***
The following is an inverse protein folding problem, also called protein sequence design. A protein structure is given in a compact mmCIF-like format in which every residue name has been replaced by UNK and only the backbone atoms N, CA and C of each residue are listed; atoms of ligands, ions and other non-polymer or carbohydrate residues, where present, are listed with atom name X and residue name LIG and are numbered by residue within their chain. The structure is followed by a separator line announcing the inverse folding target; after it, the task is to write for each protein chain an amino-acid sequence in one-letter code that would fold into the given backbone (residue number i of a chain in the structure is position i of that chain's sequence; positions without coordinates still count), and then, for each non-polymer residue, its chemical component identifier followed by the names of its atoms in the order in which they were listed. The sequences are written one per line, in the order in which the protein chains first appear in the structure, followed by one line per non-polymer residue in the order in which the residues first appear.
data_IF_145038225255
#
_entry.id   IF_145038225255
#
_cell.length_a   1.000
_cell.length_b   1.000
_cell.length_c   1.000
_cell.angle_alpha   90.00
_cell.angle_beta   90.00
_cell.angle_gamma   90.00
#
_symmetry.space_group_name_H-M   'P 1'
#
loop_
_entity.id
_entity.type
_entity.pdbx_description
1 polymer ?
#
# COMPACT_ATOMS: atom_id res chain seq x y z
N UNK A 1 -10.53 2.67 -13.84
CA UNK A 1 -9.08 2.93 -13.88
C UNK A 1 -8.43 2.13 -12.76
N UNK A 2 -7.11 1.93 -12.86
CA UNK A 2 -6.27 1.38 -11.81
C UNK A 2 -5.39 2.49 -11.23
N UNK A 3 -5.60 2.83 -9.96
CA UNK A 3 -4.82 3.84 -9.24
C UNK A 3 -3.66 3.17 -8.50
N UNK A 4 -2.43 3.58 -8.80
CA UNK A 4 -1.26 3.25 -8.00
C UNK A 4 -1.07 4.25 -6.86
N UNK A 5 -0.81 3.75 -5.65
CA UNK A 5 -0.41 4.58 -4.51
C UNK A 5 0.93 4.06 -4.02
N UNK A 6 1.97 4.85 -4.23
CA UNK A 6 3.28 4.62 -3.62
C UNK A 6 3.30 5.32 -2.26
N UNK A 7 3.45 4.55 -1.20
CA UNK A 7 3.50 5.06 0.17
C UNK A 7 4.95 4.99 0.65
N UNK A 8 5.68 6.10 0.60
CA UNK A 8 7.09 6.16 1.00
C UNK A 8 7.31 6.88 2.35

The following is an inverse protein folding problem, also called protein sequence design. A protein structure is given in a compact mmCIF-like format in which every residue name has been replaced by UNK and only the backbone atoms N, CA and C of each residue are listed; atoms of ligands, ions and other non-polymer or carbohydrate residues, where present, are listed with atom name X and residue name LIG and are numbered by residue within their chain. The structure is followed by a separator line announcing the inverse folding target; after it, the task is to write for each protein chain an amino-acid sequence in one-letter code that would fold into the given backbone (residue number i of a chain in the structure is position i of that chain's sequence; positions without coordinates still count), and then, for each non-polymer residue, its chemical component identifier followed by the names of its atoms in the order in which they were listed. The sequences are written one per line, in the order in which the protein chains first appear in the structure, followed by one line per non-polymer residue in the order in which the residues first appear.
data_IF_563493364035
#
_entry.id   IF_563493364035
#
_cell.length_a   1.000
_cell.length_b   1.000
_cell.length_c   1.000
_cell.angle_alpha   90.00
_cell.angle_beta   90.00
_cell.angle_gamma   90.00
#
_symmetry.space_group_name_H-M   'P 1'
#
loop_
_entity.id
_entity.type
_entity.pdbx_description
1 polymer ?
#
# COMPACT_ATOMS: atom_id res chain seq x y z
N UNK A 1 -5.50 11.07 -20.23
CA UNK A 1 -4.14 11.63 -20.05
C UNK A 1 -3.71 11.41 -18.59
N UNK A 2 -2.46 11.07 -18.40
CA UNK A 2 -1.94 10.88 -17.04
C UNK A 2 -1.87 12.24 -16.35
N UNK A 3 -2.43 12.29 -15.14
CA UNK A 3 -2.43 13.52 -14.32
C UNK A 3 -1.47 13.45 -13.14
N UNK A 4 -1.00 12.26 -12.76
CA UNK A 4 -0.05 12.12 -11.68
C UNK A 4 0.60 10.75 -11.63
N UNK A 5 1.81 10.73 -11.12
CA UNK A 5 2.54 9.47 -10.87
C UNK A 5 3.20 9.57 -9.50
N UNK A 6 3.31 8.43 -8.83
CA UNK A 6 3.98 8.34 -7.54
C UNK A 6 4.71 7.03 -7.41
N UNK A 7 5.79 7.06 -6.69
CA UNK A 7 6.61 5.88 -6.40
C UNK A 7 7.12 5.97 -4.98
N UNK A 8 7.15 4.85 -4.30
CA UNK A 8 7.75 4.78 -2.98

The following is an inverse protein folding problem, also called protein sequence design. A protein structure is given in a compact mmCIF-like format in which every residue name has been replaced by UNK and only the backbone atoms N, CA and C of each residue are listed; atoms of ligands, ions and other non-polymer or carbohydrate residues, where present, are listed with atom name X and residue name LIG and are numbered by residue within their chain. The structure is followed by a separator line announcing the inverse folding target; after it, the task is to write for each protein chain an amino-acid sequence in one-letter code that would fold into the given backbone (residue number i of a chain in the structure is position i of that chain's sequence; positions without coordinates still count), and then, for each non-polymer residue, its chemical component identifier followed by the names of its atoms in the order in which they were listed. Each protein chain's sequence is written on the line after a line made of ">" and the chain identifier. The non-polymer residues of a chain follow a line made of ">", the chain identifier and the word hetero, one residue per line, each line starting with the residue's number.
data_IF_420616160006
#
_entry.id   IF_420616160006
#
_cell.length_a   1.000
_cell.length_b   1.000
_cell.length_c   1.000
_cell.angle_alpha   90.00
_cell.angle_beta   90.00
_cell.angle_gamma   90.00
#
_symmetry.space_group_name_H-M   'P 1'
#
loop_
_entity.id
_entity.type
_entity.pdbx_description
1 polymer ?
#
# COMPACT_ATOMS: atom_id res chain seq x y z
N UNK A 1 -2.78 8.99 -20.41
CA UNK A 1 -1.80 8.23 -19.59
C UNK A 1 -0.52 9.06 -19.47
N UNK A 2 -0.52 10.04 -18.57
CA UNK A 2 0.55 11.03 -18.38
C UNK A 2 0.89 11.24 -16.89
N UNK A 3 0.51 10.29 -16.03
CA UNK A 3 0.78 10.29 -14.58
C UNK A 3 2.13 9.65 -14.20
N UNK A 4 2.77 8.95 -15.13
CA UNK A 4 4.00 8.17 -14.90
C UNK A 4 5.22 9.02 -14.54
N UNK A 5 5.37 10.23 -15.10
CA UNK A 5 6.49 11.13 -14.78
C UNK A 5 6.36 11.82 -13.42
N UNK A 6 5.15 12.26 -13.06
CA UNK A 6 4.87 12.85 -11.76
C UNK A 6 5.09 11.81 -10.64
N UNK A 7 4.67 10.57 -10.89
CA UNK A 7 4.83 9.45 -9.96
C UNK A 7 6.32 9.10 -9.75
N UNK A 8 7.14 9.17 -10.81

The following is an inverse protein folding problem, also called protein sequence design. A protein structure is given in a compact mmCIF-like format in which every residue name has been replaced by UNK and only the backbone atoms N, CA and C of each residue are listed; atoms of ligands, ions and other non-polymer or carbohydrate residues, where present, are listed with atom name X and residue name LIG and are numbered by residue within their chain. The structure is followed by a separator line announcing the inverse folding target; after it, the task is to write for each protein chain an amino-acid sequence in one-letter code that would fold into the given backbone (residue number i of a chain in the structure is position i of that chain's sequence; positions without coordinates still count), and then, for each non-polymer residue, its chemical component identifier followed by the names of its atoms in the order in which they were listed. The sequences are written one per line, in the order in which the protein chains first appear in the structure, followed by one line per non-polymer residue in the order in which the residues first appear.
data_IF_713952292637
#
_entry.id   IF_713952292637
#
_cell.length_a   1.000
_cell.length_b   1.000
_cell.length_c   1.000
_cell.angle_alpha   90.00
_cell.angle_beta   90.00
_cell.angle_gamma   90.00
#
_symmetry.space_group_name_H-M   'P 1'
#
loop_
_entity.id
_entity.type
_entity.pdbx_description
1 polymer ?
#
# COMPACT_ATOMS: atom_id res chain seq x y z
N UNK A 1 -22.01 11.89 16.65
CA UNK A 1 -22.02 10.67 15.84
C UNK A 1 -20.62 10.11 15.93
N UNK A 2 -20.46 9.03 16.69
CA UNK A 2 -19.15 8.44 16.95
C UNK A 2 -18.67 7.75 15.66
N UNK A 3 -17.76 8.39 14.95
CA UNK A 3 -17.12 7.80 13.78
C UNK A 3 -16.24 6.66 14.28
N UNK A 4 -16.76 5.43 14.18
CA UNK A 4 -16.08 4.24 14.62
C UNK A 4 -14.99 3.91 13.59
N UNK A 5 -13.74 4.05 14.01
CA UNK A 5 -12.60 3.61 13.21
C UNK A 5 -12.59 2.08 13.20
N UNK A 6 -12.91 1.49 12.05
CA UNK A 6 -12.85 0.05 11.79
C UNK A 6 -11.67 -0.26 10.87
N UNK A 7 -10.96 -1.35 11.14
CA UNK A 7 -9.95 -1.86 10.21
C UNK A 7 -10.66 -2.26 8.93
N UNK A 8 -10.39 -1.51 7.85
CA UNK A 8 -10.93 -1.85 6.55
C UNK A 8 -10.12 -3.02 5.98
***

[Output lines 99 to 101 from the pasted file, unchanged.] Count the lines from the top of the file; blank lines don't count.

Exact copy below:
_cell.angle_beta   90.00
_cell.angle_gamma   90.00
#